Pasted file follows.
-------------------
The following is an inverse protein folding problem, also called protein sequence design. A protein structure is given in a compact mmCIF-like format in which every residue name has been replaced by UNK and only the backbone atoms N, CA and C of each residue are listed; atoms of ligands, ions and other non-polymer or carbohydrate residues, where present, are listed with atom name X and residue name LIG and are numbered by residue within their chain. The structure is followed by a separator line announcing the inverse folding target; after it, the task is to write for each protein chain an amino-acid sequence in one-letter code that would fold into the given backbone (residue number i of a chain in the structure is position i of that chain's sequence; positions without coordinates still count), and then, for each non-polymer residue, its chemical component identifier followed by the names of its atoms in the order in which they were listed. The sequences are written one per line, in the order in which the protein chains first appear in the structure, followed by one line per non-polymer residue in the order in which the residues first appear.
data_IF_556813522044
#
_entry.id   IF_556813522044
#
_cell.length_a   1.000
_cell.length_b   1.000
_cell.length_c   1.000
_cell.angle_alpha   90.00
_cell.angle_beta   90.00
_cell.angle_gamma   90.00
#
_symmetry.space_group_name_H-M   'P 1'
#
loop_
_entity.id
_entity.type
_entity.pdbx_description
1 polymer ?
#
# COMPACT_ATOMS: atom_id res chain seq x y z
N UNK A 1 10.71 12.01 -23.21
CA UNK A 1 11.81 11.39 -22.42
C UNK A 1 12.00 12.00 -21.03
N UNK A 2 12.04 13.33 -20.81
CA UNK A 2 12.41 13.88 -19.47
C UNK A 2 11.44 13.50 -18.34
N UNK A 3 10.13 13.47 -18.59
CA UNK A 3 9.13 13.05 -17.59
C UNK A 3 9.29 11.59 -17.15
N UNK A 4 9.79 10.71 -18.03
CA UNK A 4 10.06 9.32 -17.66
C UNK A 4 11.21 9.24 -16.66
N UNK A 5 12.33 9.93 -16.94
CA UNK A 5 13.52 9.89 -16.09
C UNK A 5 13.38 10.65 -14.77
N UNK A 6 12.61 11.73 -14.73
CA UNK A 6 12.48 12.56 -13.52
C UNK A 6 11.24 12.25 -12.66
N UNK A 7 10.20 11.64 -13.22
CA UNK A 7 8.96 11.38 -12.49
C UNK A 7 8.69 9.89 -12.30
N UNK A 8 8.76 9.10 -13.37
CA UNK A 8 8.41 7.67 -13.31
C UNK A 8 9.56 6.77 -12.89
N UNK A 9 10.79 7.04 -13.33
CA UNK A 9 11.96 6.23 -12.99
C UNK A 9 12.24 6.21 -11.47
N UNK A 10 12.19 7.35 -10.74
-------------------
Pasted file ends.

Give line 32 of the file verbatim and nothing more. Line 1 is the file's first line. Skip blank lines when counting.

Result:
CA UNK A 4 10.06 9.32 -17.66